Film Review: Geostorm & Co
How Hollywood narrative, and our perception, has drastically changed during the last decades
by Alberto Sclaverano for Citiplat
American producer and screenwriter Dean Devlin’s film debut, Geostorm (2017) was not well received by critics and audience alike. It is the typical Hollywood blockbuster disaster movie. Set in a fictionalized version of 2019, where severe natural disasters have become more common, it depicts the international community’s effort to find a solution through “Dutch Boy”, a hyper-advanced system of climate-controlling satellites created by scientist Jake Lawson (Gerard Butler). His brother Max (Jim Sturgess) is also involved in the management of Dutch Boy, but at the same time, he works for the US Department of State. The two brothers and their friends will be involved in a complex plot to replace the President of the United States at any cost, including the possibility of provoking a “Geostorm”: a global apocalyptic event generated by the malfunction of Dutch Boy. The film is of course not scientifically accurate, nor it is particularly meaningful or well-written, but it can be interesting to reflect on a specific topic in environment-related films: the damages and errors committed by the governments that often make dealing with the climate crisis more difficult.
The main recent example of this plot device is certainly Adam McKay’s Don’t Look Up (2021), a brilliant satirical take on the climate crisis. While scientists in the movie try hard to avoid the collision of a comet with the Earth, politicians are depicted are cynical and denialists about the risks. In Don’t Look Up the comet is of course an allegory for climate change, while in Geostorm the danger comes from the malfunction of a system designed to tackle climate-related disasters. In both movies, one satirical and quick-pointed, the other one “serious” yet superficial, the political élite and bureaucrats are portrayed in the worst way possible. They are either corrupt or simply incompetent and uninterested in dealing with the seriousness of the threat. Many other movies seem to apply the same plot scheme. In films such as 2012 (2009) and Moonfall (2022), both by Roland Emmerich, Hollywood’s most known disaster films director, the government is useless at best and dangerous at worst, because it often tries to hide or dismiss the severity of the crisis. In Christopher Nolan’s sci-fi epic film Interstellar (2014) the mysterious plague that has destroyed Earth’s resources, a metaphor for climate change according to the majority of critics, requires humankind to find a new planet in which we can live. And yet this vital mission is left to a small group of heroes, while the official government is barely mentioned.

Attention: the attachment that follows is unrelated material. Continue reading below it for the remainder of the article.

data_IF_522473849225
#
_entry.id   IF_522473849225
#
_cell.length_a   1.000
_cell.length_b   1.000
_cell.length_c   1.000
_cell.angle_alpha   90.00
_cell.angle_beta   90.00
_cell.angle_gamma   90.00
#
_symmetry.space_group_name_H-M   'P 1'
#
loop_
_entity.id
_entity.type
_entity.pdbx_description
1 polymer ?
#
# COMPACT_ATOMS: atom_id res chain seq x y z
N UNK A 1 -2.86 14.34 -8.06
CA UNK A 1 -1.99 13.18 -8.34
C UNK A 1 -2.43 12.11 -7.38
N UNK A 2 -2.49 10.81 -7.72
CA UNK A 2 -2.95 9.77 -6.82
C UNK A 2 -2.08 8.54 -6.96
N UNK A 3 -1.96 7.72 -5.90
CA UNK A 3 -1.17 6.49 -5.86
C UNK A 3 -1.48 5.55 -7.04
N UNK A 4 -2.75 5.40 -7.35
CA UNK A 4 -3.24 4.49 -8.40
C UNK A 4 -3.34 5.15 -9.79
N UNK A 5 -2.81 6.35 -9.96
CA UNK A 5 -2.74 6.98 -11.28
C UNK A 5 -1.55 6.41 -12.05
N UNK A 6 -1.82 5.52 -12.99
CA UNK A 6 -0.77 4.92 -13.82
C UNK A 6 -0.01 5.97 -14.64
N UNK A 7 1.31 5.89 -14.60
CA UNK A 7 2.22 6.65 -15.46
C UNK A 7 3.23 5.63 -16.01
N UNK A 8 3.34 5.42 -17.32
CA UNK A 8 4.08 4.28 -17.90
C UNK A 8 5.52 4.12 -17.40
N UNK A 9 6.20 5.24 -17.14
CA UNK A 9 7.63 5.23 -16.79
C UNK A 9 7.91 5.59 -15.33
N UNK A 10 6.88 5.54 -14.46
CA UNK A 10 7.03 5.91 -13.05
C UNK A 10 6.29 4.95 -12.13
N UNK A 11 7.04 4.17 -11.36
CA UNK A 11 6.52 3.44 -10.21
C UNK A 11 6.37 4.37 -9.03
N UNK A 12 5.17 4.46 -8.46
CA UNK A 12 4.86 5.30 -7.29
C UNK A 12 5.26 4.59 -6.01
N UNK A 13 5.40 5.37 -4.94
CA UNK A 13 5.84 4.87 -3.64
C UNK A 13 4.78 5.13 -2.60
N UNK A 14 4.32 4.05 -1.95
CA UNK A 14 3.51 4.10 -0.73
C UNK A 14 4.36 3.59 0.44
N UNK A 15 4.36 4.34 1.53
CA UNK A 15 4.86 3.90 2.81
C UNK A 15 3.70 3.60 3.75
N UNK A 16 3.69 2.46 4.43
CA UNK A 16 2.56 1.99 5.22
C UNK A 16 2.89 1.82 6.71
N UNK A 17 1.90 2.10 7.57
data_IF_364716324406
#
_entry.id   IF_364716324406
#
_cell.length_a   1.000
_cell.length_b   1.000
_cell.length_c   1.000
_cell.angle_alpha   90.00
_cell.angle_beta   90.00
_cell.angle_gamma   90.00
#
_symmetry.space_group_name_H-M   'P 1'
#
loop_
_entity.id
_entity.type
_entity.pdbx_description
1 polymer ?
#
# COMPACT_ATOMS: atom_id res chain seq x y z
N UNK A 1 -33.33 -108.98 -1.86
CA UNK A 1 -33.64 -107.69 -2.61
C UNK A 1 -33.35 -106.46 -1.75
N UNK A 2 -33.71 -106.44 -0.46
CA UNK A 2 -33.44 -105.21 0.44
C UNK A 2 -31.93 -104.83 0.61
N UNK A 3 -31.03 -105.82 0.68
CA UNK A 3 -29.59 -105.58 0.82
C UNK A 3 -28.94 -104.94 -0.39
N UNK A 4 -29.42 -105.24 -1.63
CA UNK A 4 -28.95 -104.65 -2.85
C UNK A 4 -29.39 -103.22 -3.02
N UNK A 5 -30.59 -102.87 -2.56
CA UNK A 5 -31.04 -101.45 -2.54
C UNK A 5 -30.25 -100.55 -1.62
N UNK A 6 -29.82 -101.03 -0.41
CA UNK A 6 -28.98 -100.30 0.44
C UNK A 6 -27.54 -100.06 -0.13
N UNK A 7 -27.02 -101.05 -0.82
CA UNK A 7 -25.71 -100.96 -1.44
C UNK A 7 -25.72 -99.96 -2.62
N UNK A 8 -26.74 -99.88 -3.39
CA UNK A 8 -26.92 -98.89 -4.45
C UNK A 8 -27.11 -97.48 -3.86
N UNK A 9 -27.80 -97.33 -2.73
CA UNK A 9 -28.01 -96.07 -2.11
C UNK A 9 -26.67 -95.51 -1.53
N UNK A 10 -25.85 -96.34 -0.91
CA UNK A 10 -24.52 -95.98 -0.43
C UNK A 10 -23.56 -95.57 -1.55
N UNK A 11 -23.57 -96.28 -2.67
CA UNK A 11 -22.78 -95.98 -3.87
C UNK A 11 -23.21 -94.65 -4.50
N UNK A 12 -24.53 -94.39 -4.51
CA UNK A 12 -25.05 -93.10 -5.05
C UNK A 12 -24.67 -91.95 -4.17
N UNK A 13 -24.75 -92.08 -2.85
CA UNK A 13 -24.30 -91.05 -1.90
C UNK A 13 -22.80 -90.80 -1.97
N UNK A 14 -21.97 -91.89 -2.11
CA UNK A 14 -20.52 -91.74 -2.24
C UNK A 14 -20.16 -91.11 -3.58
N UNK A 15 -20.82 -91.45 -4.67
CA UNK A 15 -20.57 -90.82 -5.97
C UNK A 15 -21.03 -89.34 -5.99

So much time seems to have passed from the times of Michael Bay’s Armageddon and Mimi Leder’s Deep Impact. Both films were released in 1998 and were about asteroids threatening Earth. But the government’s response seemed to be way more effective, and even when they failed, they were portrayed in a positive way. For example, let’s just compare the evil Trump-like US president played by Meryl Streep in Don’t Look Up with the good and compassionate White House leader portrayed by Morgan Freeman in Deep Impact. So, what happened in the pop culture narrative about governments and politicians’ efforts to deal with crises, especially the climate one? Perhaps the entertainment industry simply reflects a change in attitude towards the governments by the majority of people. Hollywood, being an effective money-making machine, follows the public desire to see what average persons perceive as an incapacity by the heads of states in confronting one of the most serious dangers humans have encountered. Today, more than ever, politicians seem to be paralyzed and incapable of correctly addressing the severity of the crisis. They appear to think only about electability and their chances in the following election cycle, so their promises of acting are not matched by their actions. Quoting Greta Thunberg’s famous speech at COP26, politicians’ discourses about climate change at this point are just a continuous “blah blah blah”. We are losing faith in our élite’s commitment to dealing with the environmental situation, and so movies simply reflect this sad reality.